According to the present invention, the fibrillated film is then passed through steam chest 16, as discussed more fully below. After passing through steam chest 16, or immediately after fibrillation in previously known tow-making apparatus, the fibrillated tow is crimped. As stated above, there are several known types of crimpers, but the preferred crimper is a stuffer box crimper 17 in which the fibrillated film is fed by rolls at high speed into a closed box, causing it to buckle and collapse against the material already present in the box. Crimping, at least by a stuffer box, imparts both "primary" and "secondary" crimp. Primary crimp is the crimp on the fibers themselves, which is on the order of about 25-60 crimps per inch with a crimp amplitude of about 300-600 microns, while secondary crimp is a macroscopic accordion-like folding of the band as a whole. Primary crimp is desirable, while secondary crimp must be removed before filters are made from the tow.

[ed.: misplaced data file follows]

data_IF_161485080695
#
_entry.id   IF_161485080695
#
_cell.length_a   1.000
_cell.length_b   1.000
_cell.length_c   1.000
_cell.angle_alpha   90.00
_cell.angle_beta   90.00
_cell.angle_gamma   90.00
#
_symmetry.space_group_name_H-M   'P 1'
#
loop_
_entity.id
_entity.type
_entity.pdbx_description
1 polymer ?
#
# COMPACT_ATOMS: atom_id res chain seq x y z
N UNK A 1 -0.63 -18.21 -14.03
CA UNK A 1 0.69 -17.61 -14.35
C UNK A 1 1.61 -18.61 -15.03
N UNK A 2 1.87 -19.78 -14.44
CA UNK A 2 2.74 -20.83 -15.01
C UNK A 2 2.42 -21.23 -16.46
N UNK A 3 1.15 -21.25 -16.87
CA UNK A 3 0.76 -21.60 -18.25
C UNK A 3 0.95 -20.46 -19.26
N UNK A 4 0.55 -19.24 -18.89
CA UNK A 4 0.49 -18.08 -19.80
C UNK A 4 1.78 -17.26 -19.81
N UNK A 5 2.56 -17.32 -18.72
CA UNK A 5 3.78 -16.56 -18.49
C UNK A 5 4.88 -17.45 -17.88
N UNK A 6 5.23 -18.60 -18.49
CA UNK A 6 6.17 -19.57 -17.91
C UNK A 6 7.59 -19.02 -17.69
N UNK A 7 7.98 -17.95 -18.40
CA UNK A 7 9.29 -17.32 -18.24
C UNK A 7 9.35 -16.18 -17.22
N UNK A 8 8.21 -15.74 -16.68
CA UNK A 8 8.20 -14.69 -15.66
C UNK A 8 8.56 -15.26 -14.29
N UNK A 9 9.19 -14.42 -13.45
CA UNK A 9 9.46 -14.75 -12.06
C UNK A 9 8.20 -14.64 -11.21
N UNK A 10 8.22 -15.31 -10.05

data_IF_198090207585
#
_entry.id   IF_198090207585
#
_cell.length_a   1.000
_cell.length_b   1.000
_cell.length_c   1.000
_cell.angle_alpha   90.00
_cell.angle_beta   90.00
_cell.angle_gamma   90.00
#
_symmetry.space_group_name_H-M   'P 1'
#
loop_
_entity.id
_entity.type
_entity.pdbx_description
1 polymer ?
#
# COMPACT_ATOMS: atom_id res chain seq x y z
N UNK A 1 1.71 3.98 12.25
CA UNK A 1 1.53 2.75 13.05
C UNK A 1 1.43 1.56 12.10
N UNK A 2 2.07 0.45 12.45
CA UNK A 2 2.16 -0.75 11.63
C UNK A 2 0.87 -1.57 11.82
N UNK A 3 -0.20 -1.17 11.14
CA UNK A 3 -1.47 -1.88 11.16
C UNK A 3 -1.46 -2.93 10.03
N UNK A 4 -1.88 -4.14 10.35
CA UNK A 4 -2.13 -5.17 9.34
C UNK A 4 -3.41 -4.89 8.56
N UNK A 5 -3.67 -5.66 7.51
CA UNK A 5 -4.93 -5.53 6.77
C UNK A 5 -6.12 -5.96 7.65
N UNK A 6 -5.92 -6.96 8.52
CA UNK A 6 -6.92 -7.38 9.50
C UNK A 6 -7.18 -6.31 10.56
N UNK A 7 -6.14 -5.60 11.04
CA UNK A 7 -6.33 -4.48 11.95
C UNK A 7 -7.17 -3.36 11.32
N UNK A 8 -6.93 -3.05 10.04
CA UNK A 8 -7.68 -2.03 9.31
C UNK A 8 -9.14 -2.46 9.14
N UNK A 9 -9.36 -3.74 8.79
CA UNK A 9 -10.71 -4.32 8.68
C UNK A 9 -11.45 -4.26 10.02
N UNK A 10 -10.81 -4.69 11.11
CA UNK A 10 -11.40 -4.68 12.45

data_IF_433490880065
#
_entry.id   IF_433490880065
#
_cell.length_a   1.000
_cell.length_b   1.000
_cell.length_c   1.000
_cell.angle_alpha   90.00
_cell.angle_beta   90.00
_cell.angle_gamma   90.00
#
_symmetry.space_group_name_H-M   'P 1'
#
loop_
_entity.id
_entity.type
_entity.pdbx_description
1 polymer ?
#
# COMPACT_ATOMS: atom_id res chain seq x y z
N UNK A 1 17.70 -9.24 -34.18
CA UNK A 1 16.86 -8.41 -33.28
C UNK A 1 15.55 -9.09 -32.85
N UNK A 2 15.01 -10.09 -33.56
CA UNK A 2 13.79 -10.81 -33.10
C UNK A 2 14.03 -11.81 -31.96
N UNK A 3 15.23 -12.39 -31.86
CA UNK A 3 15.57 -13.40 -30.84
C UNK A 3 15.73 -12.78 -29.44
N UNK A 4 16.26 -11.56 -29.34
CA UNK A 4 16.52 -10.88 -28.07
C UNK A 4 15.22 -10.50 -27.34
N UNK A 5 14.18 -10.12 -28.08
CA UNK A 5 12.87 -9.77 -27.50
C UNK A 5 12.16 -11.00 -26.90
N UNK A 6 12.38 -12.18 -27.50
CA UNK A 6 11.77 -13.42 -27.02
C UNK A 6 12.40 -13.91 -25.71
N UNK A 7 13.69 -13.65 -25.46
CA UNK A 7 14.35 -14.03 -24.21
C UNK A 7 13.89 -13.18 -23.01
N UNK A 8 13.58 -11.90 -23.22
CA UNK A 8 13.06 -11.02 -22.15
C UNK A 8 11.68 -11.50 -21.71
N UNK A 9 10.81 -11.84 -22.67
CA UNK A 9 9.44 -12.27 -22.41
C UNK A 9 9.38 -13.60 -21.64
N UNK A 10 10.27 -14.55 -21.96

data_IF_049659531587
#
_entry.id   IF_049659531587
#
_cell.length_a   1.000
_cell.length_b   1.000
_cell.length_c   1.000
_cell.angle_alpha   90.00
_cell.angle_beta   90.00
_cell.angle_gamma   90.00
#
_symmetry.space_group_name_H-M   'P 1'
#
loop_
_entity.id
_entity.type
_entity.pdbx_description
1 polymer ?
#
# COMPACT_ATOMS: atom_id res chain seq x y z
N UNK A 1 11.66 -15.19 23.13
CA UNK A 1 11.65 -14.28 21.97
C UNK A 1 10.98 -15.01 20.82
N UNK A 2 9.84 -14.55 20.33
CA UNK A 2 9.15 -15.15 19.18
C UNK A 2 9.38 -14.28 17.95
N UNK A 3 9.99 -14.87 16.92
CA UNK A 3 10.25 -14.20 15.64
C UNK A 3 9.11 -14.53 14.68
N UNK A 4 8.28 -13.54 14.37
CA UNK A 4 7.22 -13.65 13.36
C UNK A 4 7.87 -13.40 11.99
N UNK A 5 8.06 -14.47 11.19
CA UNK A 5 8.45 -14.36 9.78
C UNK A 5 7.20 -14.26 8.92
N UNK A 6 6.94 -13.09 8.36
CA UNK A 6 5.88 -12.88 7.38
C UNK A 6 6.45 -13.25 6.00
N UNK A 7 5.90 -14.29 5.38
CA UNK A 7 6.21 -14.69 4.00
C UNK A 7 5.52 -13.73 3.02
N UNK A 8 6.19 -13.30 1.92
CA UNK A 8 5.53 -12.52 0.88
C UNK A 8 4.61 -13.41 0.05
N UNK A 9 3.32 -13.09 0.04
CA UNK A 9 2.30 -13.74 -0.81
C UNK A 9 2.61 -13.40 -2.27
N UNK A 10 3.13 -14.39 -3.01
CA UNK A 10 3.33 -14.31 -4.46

The crimped tow is passed to layerer 18 in which a feed head moves back and forth layering the crimped tow in a container. The layered tow in the container is then compressed and banded in baler 19, and is ready to be used, once it is unpacked and its secondary crimp is removed, to make cigarette filters.
The heating performed in steam chest 16 improves the primary crimp obtainable from the fibrillated tow. First, heating of the fibrillated tow anneals the stresses and strains that are introduced in orientation oven 14 and fibrillator 15 and causes controlled fiber shrinkage. Second, the controlled annealing enables the presentation of a more homogeneous mass of fiber to crimper 17, reducing the range of force required to impart crimp. In fact, the heating step of the present invention is most effective when the tow is passed to the crimper while its temperature is still above ambient.